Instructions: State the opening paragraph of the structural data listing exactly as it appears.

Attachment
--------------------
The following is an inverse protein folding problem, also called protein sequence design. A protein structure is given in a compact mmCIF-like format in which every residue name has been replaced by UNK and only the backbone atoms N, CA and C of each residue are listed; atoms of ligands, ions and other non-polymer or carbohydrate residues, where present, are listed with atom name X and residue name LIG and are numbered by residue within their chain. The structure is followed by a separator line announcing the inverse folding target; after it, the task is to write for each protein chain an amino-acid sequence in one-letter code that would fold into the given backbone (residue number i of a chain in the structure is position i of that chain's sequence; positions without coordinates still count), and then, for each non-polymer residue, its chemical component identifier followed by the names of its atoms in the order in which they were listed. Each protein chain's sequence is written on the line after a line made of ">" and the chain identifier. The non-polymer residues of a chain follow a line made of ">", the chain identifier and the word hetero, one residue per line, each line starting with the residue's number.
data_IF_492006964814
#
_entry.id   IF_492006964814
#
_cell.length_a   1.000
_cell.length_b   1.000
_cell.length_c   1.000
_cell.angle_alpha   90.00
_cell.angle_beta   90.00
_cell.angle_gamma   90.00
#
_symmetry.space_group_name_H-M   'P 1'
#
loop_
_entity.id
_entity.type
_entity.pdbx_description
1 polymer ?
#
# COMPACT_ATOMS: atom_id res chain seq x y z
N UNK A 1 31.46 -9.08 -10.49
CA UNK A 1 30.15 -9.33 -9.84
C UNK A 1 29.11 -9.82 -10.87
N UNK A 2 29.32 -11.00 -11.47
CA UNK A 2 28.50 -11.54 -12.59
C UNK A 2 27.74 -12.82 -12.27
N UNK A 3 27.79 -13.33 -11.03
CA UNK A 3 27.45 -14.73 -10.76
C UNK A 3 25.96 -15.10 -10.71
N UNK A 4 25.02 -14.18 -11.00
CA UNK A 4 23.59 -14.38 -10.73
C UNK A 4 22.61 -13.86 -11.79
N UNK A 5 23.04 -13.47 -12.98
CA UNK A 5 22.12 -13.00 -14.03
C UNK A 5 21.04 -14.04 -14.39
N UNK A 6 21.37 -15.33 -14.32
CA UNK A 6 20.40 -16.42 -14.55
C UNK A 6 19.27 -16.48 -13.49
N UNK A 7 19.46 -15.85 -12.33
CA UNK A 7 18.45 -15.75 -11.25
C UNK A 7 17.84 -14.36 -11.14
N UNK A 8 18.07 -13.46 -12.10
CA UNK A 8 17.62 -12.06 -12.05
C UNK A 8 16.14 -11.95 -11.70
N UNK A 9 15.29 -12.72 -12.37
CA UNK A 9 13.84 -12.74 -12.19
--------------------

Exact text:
The following is an inverse protein folding problem, also called protein sequence design. A protein structure is given in a compact mmCIF-like format in which every residue name has been replaced by UNK and only the backbone atoms N, CA and C of each residue are listed; atoms of ligands, ions and other non-polymer or carbohydrate residues, where present, are listed with atom name X and residue name LIG and are numbered by residue within their chain. The structure is followed by a separator line announcing the inverse folding target; after it, the task is to write for each protein chain an amino-acid sequence in one-letter code that would fold into the given backbone (residue number i of a chain in the structure is position i of that chain's sequence; positions without coordinates still count), and then, for each non-polymer residue, its chemical component identifier followed by the names of its atoms in the order in which they were listed. Each protein chain's sequence is written on the line after a line made of ">" and the chain identifier. The non-polymer residues of a chain follow a line made of ">", the chain identifier and the word hetero, one residue per line, each line starting with the residue's number.